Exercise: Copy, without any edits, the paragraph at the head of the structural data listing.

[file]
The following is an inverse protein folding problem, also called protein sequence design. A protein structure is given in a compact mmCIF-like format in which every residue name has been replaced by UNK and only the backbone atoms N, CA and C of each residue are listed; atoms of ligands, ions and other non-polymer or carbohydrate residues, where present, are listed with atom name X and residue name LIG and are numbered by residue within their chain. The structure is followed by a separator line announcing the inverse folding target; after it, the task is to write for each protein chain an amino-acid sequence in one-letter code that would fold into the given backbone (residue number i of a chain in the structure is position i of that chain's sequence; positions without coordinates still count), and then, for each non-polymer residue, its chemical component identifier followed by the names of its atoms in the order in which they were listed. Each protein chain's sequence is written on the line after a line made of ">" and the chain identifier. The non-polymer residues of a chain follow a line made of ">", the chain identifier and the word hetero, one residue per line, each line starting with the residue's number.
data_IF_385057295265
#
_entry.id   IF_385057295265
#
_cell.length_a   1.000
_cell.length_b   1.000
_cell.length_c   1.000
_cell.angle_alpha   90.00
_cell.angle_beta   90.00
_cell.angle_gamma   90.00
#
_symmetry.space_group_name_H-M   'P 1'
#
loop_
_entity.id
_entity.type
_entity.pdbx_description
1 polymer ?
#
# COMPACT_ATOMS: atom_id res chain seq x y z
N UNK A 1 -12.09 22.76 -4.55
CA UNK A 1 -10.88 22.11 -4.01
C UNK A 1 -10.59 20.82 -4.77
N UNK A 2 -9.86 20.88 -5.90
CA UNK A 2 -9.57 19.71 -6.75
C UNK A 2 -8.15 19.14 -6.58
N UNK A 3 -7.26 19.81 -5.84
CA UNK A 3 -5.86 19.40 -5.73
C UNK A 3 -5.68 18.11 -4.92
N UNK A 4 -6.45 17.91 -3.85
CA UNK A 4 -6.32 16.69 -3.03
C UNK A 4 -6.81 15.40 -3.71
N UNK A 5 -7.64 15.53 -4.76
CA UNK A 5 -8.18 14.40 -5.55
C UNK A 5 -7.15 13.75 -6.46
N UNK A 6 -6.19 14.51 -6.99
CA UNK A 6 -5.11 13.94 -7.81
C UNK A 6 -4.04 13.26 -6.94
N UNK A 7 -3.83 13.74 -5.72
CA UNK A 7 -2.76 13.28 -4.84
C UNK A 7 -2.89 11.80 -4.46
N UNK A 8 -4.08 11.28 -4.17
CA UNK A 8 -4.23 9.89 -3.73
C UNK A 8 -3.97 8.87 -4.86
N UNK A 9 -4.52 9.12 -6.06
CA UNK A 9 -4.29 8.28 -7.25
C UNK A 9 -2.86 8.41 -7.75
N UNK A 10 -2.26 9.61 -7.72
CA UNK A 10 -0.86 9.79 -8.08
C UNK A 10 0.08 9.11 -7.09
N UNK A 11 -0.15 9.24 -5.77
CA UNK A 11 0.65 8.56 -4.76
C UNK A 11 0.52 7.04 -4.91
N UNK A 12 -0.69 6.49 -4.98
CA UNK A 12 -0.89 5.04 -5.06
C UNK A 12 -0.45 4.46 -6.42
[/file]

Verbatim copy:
The following is an inverse protein folding problem, also called protein sequence design. A protein structure is given in a compact mmCIF-like format in which every residue name has been replaced by UNK and only the backbone atoms N, CA and C of each residue are listed; atoms of ligands, ions and other non-polymer or carbohydrate residues, where present, are listed with atom name X and residue name LIG and are numbered by residue within their chain. The structure is followed by a separator line announcing the inverse folding target; after it, the task is to write for each protein chain an amino-acid sequence in one-letter code that would fold into the given backbone (residue number i of a chain in the structure is position i of that chain's sequence; positions without coordinates still count), and then, for each non-polymer residue, its chemical component identifier followed by the names of its atoms in the order in which they were listed. Each protein chain's sequence is written on the line after a line made of ">" and the chain identifier. The non-polymer residues of a chain follow a line made of ">", the chain identifier and the word hetero, one residue per line, each line starting with the residue's number.